Ensuring Good Quality Market Data in Europe: the challenges ahead

By: Marc Berthoud, Head Exchange Data Strategy, SIX Securities & Exchanges Apr 2021

MiFID/MiFIR 2 envisages the creation of a regulated Consolidated Tape (CT) in Europe. In simplterms a CT is expected to provide a standardized view over multiple fragmented liquidity pools contributing to the price formation for a defined universe of securities. Since MiFID/MiFIR was implemented in early 2018 there has been no commercially viable providers entering this space.  Even among the existing commercial providers, who have a great deal of experience in this area, we saw little appetite for becoming a regulated CT operator. 

Due to this lack of industry initiativethe EU Commission (DG FISMA) is currently working on alternative proposals designed to deliver a regulatory solution for an EU CT.  A UK-based consultancy firm, Market Structure Partners (MSP), was mandated to assess the CT use cases and submitted proposals on how the future EU CT Setup should preferably look like. The EU Commission published the Study on the Creation of an EU Consolidated Tape in October 2020. 

Current shape of the Market Data Value Chain 

Real-time quotes and trade data represent the indispensable raw material needed to secure market transparency. Alongside the market data value chain, we usually distinguish three groups of stakeholders with specific roles: 

  1. Data Producers: Trading Venues, Systematic Internalisers, brokers reporting OTC trades 

  1. Data Aggregators/Distributors: Commercial Data Vendors, Approved Publication Arrangements (APA), Consolidated Tape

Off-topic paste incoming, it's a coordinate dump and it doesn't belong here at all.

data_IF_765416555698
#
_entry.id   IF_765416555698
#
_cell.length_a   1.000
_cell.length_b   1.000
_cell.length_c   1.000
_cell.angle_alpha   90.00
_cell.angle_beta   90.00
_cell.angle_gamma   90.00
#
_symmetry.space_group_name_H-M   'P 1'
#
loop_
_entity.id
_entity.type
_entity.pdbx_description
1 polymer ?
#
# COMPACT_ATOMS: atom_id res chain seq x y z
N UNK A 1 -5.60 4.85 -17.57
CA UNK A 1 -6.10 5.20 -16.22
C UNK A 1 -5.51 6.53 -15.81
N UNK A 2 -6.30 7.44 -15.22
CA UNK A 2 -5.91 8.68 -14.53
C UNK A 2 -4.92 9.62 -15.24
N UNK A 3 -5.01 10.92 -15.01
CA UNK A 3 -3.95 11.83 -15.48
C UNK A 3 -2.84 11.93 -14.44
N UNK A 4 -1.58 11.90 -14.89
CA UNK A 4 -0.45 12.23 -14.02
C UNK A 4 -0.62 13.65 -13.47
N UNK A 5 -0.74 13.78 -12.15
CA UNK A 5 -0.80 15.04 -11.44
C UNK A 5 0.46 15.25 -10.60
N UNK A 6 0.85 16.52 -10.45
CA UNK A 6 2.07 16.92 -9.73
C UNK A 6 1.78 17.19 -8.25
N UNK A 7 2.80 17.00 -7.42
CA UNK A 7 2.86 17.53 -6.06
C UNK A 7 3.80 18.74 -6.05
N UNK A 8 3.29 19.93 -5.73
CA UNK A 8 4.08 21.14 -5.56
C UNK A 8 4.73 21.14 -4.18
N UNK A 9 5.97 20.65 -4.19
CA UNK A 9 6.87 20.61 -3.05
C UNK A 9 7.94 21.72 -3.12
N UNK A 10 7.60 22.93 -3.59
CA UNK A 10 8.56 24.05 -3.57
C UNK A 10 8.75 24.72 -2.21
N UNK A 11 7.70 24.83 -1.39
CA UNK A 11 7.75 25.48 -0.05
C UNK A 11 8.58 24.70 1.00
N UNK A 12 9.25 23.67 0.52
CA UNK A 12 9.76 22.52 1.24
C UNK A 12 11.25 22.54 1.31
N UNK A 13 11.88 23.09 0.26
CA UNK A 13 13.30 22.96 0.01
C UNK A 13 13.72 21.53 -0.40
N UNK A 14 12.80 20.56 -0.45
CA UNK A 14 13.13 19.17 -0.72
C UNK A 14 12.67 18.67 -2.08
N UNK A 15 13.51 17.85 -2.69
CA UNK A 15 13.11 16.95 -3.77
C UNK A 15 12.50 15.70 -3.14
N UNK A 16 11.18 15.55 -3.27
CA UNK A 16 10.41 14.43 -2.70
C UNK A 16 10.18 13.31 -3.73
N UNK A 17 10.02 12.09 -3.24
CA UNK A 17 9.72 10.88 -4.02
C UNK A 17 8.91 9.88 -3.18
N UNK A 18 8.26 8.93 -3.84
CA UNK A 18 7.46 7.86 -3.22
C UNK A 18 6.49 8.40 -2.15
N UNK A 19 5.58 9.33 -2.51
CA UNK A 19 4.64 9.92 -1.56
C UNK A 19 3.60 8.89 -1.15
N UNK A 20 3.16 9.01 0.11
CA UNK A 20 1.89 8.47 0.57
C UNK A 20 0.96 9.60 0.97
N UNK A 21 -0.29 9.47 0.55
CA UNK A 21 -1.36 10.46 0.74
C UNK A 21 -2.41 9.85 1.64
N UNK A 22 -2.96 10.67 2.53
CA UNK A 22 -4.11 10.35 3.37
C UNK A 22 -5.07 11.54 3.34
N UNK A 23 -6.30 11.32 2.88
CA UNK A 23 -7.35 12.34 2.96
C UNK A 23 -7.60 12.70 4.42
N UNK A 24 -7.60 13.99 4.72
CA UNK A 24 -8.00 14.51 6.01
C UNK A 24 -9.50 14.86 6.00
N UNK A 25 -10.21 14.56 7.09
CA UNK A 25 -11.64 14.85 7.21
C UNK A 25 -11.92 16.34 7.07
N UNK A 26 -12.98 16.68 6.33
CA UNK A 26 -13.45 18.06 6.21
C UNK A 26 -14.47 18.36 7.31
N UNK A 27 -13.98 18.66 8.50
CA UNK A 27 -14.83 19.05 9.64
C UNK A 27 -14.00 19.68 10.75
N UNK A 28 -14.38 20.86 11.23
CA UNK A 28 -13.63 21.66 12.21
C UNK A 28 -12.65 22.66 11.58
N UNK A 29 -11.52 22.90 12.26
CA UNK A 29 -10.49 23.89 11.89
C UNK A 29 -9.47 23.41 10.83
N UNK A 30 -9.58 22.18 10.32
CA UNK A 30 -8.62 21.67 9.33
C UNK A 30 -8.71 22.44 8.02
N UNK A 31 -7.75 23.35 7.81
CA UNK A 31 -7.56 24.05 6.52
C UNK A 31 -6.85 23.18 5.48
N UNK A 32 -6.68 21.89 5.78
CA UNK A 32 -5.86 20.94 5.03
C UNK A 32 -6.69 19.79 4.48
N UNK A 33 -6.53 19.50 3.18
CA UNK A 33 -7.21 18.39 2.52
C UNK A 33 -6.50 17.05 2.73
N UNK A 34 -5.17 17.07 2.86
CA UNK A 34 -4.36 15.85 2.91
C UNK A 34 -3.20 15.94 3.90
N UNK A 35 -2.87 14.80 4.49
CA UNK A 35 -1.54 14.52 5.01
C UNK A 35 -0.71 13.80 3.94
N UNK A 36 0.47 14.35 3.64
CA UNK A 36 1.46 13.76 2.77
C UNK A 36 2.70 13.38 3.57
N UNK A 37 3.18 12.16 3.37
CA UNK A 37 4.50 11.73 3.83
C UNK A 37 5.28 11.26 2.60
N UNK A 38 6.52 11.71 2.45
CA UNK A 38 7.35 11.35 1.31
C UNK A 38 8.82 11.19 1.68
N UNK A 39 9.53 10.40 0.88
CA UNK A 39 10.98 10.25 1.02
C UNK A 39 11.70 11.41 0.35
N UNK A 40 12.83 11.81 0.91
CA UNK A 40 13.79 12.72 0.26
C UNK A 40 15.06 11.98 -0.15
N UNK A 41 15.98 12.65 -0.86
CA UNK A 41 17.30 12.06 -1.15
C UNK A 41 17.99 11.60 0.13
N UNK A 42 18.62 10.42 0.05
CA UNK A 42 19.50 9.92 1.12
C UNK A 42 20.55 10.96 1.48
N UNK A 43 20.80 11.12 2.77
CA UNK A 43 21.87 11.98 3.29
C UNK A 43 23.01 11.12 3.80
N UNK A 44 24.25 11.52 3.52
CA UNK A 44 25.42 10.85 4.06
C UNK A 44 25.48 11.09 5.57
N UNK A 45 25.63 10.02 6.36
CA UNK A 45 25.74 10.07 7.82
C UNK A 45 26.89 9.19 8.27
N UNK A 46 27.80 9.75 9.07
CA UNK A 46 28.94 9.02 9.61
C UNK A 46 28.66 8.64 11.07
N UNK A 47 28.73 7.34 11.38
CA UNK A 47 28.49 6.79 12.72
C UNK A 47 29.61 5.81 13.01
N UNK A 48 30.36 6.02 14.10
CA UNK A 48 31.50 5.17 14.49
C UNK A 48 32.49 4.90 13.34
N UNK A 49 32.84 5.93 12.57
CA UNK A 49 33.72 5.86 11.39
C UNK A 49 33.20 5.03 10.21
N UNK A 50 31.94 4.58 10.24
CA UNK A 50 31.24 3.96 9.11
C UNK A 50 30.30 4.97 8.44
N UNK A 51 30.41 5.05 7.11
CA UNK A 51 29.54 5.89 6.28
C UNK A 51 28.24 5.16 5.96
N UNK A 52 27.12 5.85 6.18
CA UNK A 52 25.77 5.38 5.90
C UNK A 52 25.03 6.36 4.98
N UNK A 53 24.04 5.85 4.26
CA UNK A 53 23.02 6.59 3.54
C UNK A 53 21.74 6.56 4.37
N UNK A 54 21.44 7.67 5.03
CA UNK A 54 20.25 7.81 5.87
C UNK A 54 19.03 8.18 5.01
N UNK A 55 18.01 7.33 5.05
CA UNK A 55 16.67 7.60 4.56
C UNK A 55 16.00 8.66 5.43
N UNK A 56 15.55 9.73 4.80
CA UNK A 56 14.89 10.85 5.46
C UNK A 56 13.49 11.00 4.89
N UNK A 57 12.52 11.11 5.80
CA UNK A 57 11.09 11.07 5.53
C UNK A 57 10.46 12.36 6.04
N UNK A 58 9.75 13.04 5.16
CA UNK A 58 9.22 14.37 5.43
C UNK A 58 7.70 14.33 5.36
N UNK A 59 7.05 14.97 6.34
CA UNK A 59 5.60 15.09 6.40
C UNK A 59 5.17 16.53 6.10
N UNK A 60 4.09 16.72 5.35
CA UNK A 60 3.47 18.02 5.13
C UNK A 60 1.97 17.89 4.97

1. Data ConsumersInstitutionals, Retail investors, brokers, Proprietary Trading firms, Researchers 

While Data Vendors operate on a purely commercial basis, the Consolidated Tape (CT) would operate within a strictly regulated framework. 

Heterogeneous expectations 

There are currently very high expectations about what benefits the EU CT should deliver. There is no silver bullet in this space. We expect some disappointment. 

Considering some of the expected benefits: 

 Improved Trade Outcome (MSP Report # 5.2) 

“…pre-trade analysis requires a complete and accurate consolidated data set. With this information, the trader or investor can forecast, and thus optimise, the expected cost and risk of the trade versus the timeframe required to complete the trade. (MSP Report, Section #5.2)  

The existence of the Consolidated Tape will not resolve the discrepancy in data quality which we see in the data sets originating from trading venues and poorer data originating from SI/OTC trade reporting flows. We are also mindful that dark liquidity offers no pre-trade transparency. A real-time  CT won’t change that.  

We understand that latency is a vital component of the viability of any CT.  The MSP report however expects that the EU CT output latency will near some 250 milliseconds. This is a weak performance in comparison with current industry standards and would not support the current automated trading requirements in real time 

 More Accurate Pricing and valuation [MSP Report #5.3] 

“…Reconciliations are only as good as the data used to reconcile against. If data is poor or inaccurate then fund values could be calculated incorrectly, and differences can take weeks to resolve. (MSP Report section #5.3 

Trading Venues have the full insight over the order/trade lifecycle as well as over the performance of their systems This guarantees the quality, consistency and low latency of the data output.